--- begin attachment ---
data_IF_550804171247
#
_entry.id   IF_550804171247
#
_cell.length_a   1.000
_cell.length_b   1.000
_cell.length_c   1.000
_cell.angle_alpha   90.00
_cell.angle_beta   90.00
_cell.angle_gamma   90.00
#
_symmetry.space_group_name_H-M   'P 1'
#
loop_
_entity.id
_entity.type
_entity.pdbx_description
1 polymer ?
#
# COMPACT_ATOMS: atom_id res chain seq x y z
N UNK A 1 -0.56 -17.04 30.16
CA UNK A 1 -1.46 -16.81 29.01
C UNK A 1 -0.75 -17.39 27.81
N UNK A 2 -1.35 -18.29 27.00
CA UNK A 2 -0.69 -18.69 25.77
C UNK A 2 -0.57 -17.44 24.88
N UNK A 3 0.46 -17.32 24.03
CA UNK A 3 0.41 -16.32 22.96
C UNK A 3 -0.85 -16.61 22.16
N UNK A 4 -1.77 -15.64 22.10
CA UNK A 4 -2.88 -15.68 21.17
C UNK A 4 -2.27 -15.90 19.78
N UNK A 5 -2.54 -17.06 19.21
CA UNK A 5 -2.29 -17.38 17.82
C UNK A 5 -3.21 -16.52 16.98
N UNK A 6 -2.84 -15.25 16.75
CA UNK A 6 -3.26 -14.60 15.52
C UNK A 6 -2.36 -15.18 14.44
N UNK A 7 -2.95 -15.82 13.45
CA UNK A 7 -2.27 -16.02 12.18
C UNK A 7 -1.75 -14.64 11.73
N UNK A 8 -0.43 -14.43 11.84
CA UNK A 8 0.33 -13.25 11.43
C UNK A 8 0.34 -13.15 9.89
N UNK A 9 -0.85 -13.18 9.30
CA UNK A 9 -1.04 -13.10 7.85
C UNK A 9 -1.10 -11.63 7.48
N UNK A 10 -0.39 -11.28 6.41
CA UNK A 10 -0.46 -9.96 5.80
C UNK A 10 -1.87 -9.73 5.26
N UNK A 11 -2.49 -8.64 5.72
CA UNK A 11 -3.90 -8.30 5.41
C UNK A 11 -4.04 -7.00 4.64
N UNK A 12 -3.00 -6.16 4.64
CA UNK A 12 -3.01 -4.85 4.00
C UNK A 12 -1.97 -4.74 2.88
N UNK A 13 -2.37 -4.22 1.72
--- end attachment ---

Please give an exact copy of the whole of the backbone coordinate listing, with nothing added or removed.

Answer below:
data_IF_550804171247
#
_entry.id   IF_550804171247
#
_cell.length_a   1.000
_cell.length_b   1.000
_cell.length_c   1.000
_cell.angle_alpha   90.00
_cell.angle_beta   90.00
_cell.angle_gamma   90.00
#
_symmetry.space_group_name_H-M   'P 1'
#
loop_
_entity.id
_entity.type
_entity.pdbx_description
1 polymer ?
#
# COMPACT_ATOMS: atom_id res chain seq x y z
N UNK A 1 -0.56 -17.04 30.16
CA UNK A 1 -1.46 -16.81 29.01
C UNK A 1 -0.75 -17.39 27.81
N UNK A 2 -1.35 -18.29 27.00
CA UNK A 2 -0.69 -18.69 25.77
C UNK A 2 -0.57 -17.44 24.88
N UNK A 3 0.46 -17.32 24.03
CA UNK A 3 0.41 -16.32 22.96
C UNK A 3 -0.85 -16.61 22.16
N UNK A 4 -1.77 -15.64 22.10
CA UNK A 4 -2.88 -15.68 21.17
C UNK A 4 -2.27 -15.90 19.78
N UNK A 5 -2.54 -17.06 19.21
CA UNK A 5 -2.29 -17.38 17.82
C UNK A 5 -3.21 -16.52 16.98
N UNK A 6 -2.84 -15.25 16.75
CA UNK A 6 -3.26 -14.60 15.52
C UNK A 6 -2.36 -15.18 14.44
N UNK A 7 -2.95 -15.82 13.45
CA UNK A 7 -2.27 -16.02 12.18
C UNK A 7 -1.75 -14.64 11.73
N UNK A 8 -0.43 -14.43 11.84
CA UNK A 8 0.33 -13.25 11.43
C UNK A 8 0.34 -13.15 9.89
N UNK A 9 -0.85 -13.18 9.30
CA UNK A 9 -1.04 -13.10 7.85
C UNK A 9 -1.10 -11.63 7.48
N UNK A 10 -0.39 -11.28 6.41
CA UNK A 10 -0.46 -9.96 5.80
C UNK A 10 -1.87 -9.73 5.26
N UNK A 11 -2.49 -8.64 5.72
CA UNK A 11 -3.90 -8.30 5.41
C UNK A 11 -4.04 -7.00 4.64
N UNK A 12 -3.00 -6.16 4.64
CA UNK A 12 -3.01 -4.85 4.00
C UNK A 12 -1.97 -4.74 2.88
N UNK A 13 -2.37 -4.22 1.72